“What we have with AstraZeneca is a company that is not straightforward, that cannot be relied upon,” Philippe Lamberts, a Belgian member of the European Parliament, said in a radio interview with the BBC on Wednesday.
“They’ve made one mistake after the other,” said Jeffrey Lazarus, head of the health systems research group at the Barcelona Institute for Global Health.
Leap of faith
AstraZeneca entered the Covid-19 crisis with little vaccine experience. In recent years, it generated a large portion of its revenue by producing popular cancer drugs, such as Tagrisso, which is used to treat lung cancer.
But when the pandemic hit, the company decided to enter the race to develop a game-changing shot.
“I don’t think they ever had any intention to be a vaccine company,” said Andrew Berens, a pharmaceuticals analyst at SVB Leerink. “I think that the reason they embarked on this — and they’ve been pretty apparent about it — is they wanted to help humanity and fight the scourge of Covid.”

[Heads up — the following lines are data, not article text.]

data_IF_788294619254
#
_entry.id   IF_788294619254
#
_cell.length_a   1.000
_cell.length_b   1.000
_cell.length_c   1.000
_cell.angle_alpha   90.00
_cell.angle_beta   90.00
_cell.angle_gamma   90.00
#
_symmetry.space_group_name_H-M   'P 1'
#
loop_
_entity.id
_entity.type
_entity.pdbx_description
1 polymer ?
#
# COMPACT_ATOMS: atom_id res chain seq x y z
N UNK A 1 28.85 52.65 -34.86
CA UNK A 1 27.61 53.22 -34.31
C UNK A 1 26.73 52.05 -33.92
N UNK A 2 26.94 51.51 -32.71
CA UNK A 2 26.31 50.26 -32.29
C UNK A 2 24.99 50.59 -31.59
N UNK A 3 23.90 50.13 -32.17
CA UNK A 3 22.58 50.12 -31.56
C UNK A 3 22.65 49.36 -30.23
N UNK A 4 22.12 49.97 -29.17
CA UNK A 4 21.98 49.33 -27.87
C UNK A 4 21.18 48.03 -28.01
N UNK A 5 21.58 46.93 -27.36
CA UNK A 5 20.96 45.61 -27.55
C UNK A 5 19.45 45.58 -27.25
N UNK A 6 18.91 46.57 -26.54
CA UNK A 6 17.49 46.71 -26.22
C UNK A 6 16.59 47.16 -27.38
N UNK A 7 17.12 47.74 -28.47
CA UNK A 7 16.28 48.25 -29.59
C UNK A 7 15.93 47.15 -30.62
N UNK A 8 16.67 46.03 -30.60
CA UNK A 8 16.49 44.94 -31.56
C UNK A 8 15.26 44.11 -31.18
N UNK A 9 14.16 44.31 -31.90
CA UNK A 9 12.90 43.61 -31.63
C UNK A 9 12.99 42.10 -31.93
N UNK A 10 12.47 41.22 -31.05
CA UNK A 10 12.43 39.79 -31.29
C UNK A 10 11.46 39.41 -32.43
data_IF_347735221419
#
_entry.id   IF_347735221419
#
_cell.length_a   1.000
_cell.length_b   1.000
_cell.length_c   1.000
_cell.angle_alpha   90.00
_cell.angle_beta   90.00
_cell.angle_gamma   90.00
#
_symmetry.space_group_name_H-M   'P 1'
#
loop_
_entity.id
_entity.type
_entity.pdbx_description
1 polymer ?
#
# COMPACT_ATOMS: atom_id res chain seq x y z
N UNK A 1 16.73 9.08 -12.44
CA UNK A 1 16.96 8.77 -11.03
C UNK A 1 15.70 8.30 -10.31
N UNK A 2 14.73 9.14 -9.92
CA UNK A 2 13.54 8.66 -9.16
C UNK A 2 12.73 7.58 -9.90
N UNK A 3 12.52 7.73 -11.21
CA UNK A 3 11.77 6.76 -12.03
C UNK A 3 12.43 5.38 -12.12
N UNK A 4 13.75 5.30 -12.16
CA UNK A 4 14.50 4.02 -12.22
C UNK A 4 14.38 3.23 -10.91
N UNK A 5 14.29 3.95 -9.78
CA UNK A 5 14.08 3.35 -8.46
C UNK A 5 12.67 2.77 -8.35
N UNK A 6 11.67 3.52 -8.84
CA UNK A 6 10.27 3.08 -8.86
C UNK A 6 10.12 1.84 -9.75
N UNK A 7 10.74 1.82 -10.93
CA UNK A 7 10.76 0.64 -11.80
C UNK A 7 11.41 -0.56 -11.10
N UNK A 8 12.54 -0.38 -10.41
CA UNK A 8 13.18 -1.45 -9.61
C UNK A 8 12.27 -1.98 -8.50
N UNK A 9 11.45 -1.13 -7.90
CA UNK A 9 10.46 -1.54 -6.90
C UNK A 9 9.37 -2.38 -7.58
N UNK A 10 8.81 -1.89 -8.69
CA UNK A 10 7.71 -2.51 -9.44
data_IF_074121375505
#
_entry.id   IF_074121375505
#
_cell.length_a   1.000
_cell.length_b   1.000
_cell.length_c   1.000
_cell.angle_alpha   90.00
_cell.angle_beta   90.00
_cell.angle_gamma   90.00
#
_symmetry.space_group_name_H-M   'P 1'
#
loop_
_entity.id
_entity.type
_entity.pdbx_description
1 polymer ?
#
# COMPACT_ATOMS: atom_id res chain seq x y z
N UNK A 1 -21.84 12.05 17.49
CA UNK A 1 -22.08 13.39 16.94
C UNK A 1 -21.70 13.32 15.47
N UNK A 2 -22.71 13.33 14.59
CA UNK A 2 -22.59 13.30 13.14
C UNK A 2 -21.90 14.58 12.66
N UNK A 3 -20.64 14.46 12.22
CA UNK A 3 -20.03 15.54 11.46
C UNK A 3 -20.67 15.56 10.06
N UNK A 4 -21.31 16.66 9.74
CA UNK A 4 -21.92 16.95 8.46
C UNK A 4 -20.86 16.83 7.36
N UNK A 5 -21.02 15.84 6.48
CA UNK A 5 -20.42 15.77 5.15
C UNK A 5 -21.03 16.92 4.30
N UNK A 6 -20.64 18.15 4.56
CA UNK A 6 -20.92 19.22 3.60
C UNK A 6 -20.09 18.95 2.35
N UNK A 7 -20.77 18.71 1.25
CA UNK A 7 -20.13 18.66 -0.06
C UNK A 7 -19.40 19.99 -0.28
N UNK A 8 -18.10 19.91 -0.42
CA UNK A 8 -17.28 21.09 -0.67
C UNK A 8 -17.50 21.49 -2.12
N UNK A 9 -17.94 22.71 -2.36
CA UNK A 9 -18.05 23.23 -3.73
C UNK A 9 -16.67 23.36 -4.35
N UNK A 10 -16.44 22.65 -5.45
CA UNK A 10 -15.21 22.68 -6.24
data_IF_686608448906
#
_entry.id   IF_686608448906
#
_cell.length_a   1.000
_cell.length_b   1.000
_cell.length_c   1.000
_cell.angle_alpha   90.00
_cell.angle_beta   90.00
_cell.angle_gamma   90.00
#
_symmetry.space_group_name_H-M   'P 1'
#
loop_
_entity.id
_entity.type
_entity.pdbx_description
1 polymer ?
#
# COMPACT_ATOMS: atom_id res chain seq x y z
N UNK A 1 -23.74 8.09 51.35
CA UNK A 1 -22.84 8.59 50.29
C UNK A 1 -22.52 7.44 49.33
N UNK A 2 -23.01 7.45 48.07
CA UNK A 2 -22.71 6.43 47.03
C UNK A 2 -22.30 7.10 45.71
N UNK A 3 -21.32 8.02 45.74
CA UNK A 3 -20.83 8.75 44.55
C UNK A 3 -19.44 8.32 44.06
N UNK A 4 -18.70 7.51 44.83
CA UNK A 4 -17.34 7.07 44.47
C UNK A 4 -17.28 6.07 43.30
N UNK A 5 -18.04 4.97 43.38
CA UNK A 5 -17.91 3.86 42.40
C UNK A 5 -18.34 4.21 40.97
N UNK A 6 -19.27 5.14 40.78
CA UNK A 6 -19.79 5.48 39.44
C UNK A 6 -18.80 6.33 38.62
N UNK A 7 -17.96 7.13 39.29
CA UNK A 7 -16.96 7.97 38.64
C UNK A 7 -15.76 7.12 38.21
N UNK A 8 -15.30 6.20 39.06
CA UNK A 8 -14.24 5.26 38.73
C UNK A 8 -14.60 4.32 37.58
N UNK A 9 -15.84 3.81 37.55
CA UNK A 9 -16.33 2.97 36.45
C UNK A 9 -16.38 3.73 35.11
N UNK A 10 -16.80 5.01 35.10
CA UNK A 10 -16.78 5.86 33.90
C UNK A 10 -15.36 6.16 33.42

“They came into an area they’re not known for and they did really well,” Lazarus said.
Misstep after misstep
Almost immediately, however, problems started cropping up. Before AstraZeneca’s shot received emergency use approval, the company faced questions about data from large-scale trials presented in November.
Volunteers received different doses due to a manufacturing error, creating confusion about its actual effectiveness. AstraZeneca did not mention that a mistake caused the dosing discrepancy in its initial announcement, generating concerns about a lack of transparency.
“I hate to criticize fellow academics, or anyone for that matter, but releasing information like this is like asking us to try and read the tea leaves,” Dr. Saad Omer, a vaccine specialist at the Yale School of Medicine, said at the time.
Lazarus called such issues “easily avoidable,”…